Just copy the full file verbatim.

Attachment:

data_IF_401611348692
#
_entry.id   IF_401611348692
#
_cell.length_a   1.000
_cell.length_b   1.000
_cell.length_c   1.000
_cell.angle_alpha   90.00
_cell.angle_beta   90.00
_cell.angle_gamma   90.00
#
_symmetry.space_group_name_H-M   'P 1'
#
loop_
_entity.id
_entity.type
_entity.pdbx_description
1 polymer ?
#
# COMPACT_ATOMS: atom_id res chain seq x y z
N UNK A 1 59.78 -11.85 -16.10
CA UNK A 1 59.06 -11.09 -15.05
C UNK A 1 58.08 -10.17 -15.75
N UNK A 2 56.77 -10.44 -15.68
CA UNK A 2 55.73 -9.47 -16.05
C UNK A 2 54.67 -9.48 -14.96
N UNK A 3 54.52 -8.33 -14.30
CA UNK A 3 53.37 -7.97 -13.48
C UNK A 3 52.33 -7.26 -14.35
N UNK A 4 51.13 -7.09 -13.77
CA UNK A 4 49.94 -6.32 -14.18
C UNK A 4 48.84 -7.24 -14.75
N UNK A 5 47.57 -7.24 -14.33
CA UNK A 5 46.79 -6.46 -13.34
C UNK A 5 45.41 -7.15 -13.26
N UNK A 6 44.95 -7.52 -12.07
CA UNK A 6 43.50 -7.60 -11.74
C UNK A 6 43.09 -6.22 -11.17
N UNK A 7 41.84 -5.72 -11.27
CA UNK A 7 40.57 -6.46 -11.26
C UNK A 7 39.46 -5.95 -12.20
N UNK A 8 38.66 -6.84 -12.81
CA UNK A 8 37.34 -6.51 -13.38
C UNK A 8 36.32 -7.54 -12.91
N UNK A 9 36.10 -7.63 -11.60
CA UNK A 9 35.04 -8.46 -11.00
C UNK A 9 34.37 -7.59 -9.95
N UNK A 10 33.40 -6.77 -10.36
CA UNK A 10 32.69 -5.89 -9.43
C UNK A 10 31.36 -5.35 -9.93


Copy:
data_IF_401611348692
#
_entry.id   IF_401611348692
#
_cell.length_a   1.000
_cell.length_b   1.000
_cell.length_c   1.000
_cell.angle_alpha   90.00
_cell.angle_beta   90.00
_cell.angle_gamma   90.00
#
_symmetry.space_group_name_H-M   'P 1'
#
loop_
_entity.id
_entity.type
_entity.pdbx_description
1 polymer ?
#
# COMPACT_ATOMS: atom_id res chain seq x y z
N UNK A 1 59.78 -11.85 -16.10
CA UNK A 1 59.06 -11.09 -15.05
C UNK A 1 58.08 -10.17 -15.75
N UNK A 2 56.77 -10.44 -15.68
CA UNK A 2 55.73 -9.47 -16.05
C UNK A 2 54.67 -9.48 -14.96
N UNK A 3 54.52 -8.33 -14.30
CA UNK A 3 53.37 -7.97 -13.48
C UNK A 3 52.33 -7.26 -14.35
N UNK A 4 51.13 -7.09 -13.77
CA UNK A 4 49.94 -6.32 -14.18
C UNK A 4 48.84 -7.24 -14.75
N UNK A 5 47.57 -7.24 -14.33
CA UNK A 5 46.79 -6.46 -13.34
C UNK A 5 45.41 -7.15 -13.26
N UNK A 6 44.95 -7.52 -12.07
CA UNK A 6 43.50 -7.60 -11.74
C UNK A 6 43.09 -6.22 -11.17
N UNK A 7 41.84 -5.72 -11.27
CA UNK A 7 40.57 -6.46 -11.26
C UNK A 7 39.46 -5.95 -12.20
N UNK A 8 38.66 -6.84 -12.81
CA UNK A 8 37.34 -6.51 -13.38
C UNK A 8 36.32 -7.54 -12.91
N UNK A 9 36.10 -7.63 -11.60
CA UNK A 9 35.04 -8.46 -11.00
C UNK A 9 34.37 -7.59 -9.95
N UNK A 10 33.40 -6.77 -10.36
CA UNK A 10 32.69 -5.89 -9.43
C UNK A 10 31.36 -5.35 -9.93